The Petermann Glacier is in Iceland. Or at least, it was two years ago. A Welsh scientist has taken photos which have shown an incredible amount of the glacier has melted away. Cause for alarm? Not until the Al Gores of this world get their hands on the photos. By SIPHO HLONGWANE
The Petermann Glacier is a large glacier in the north-west of Greenland, accounting for about 6% of the Greenland ice sheet. It is 300 kilometres long and measures up to 1 kilometre in height at some places. And it is melting at an incredible rate.
Dr Alun Hubbard of the Glaciology Centre at the Aberystwyth University took photos of the glacier last month and compared them to photos taken by other scientists at exactly the same spot two years ago. Over that period, at that spot, the glacier has almost completely melted away. Hubbard said, “Although I knew what to expect in terms of ice loss from satellite imagery, I was still completely unprepared for the gob-smacking scale of the break-up, which rendered me speechless”.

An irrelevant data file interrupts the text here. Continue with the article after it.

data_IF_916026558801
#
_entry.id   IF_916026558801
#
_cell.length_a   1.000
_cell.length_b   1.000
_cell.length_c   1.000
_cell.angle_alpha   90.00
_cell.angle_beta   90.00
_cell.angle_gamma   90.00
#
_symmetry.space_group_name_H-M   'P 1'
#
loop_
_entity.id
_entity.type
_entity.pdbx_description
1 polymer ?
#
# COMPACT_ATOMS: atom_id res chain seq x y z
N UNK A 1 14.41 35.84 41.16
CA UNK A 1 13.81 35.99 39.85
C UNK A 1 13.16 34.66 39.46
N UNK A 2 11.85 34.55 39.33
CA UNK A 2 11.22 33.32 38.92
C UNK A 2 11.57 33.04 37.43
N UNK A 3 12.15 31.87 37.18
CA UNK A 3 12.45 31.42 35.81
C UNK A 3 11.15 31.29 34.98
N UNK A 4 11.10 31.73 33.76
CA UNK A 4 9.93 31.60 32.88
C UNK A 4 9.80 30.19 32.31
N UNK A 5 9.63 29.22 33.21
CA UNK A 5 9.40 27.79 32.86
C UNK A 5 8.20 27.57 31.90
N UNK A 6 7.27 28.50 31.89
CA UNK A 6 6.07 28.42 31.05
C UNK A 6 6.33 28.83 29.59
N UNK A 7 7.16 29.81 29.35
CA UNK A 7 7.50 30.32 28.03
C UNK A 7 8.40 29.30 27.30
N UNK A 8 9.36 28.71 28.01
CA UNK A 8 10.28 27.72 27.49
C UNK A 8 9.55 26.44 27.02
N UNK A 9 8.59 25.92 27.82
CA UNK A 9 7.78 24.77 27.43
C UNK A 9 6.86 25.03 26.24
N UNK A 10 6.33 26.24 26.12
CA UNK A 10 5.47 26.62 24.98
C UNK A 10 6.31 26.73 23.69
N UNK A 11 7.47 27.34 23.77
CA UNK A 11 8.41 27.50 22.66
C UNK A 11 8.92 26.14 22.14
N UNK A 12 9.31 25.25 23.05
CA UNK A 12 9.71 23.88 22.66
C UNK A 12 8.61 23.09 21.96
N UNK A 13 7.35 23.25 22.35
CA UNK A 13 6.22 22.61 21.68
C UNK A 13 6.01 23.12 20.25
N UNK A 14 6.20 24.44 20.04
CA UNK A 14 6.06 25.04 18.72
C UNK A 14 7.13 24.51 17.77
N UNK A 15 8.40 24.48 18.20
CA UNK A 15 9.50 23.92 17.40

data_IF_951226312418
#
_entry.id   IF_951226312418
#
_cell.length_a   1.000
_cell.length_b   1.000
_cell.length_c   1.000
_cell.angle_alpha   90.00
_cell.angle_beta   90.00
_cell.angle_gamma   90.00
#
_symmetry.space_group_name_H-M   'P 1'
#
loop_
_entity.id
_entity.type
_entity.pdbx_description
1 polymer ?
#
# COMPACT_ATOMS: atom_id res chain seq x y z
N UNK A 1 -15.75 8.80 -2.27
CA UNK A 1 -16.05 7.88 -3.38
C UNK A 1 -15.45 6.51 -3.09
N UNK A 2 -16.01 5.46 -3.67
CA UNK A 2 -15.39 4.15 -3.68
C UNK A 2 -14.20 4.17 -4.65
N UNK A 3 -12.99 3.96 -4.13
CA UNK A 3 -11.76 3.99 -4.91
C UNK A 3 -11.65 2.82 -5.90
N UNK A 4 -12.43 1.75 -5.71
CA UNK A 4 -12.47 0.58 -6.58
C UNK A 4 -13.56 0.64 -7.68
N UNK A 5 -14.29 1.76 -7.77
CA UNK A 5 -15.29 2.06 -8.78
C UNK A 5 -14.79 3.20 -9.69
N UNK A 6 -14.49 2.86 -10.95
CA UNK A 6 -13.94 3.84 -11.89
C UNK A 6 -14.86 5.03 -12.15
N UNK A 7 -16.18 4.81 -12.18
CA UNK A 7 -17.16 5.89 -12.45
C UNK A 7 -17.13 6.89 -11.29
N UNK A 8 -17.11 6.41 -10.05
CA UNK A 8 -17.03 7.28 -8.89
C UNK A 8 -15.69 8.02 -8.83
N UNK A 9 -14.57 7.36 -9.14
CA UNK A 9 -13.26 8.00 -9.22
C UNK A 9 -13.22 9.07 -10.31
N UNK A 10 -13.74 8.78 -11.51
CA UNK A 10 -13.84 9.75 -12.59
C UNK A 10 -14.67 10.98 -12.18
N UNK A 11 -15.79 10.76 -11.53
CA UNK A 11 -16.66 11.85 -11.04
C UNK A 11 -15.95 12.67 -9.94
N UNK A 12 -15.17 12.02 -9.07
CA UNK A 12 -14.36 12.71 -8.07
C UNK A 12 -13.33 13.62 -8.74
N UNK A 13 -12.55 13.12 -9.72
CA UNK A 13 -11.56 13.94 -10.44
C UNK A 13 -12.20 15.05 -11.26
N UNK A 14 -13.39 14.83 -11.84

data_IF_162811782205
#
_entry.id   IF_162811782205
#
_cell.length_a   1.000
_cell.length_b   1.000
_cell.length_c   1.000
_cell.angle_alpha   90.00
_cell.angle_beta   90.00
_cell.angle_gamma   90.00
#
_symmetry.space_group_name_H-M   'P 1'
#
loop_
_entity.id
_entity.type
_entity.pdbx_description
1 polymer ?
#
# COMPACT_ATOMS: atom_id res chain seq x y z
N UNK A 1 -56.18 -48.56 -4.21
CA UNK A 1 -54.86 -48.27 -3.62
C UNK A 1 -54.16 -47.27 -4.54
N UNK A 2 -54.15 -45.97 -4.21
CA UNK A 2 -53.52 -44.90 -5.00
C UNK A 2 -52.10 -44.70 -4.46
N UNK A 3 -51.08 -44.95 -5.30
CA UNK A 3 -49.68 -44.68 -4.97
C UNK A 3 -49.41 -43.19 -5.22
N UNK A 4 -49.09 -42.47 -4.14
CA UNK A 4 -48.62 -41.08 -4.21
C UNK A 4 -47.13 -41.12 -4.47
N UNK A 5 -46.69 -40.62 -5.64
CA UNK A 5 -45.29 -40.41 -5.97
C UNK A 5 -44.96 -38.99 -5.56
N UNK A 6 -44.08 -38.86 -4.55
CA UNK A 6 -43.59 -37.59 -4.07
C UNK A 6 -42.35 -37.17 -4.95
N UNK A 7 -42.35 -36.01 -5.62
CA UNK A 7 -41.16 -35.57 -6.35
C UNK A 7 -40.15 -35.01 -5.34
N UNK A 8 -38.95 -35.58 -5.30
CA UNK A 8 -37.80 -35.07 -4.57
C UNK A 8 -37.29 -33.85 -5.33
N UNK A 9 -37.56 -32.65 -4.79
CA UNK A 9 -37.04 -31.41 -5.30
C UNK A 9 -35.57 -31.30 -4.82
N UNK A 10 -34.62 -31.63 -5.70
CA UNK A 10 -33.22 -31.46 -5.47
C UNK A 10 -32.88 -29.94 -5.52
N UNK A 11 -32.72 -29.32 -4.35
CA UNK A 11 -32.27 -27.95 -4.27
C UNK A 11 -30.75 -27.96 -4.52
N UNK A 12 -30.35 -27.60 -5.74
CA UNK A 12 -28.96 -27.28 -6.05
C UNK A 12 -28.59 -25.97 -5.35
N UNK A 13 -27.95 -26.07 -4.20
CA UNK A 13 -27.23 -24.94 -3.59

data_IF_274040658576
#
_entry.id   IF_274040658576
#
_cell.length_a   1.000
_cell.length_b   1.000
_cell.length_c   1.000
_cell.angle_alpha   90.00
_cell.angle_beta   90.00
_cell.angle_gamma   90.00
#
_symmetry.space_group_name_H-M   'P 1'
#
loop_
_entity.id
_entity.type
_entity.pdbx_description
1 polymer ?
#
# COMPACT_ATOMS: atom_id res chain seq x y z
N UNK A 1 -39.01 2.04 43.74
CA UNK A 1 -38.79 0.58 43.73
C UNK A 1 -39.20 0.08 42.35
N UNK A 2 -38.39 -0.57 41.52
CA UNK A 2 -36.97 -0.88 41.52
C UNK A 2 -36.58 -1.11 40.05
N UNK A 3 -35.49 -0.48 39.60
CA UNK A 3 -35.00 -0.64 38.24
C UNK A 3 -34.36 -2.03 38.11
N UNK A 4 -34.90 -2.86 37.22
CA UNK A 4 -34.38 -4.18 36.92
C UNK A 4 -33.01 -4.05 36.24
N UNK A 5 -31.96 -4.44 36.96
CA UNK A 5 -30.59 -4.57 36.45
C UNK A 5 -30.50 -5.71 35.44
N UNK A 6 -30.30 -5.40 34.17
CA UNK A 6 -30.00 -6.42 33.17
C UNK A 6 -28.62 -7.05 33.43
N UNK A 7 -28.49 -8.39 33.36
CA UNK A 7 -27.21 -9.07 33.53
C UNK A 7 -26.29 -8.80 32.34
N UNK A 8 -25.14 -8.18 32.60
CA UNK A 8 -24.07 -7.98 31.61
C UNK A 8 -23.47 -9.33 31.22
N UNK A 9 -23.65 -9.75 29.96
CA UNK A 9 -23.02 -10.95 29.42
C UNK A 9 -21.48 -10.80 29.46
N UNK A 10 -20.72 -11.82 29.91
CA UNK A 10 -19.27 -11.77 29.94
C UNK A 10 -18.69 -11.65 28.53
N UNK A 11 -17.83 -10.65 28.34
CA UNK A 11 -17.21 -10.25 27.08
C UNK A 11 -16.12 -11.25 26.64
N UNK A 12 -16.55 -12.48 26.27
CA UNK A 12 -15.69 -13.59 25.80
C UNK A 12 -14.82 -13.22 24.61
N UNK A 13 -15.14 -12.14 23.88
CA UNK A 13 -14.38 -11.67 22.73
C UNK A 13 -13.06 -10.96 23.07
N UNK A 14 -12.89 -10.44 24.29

Scientists had been expecting a big break in the glacier since 2009. “With support from the US National Science Foundation and the Natural Environment Research Council in the UK, Dr Hubbard travelled by helicopter to the glacier to gather data from time lapse cameras and GPS sensors set up in July and August 2009, with the help of Greenpeace,” BBC said. “The GPS sensors were set in anticipation of a large break-up of ice that eventually occurred by on 3 August, 2010.”
The break formed a 220 square kilometre ice island. The Petermann Glacier is far from shipping lanes, in case you’re concerned about that. DM
- ‘Gob-smacking’ scale of Petermann Glacier breakup in BBC News;
- Dramatic shrinking of Greenland glacier in Sydney Morning Herald.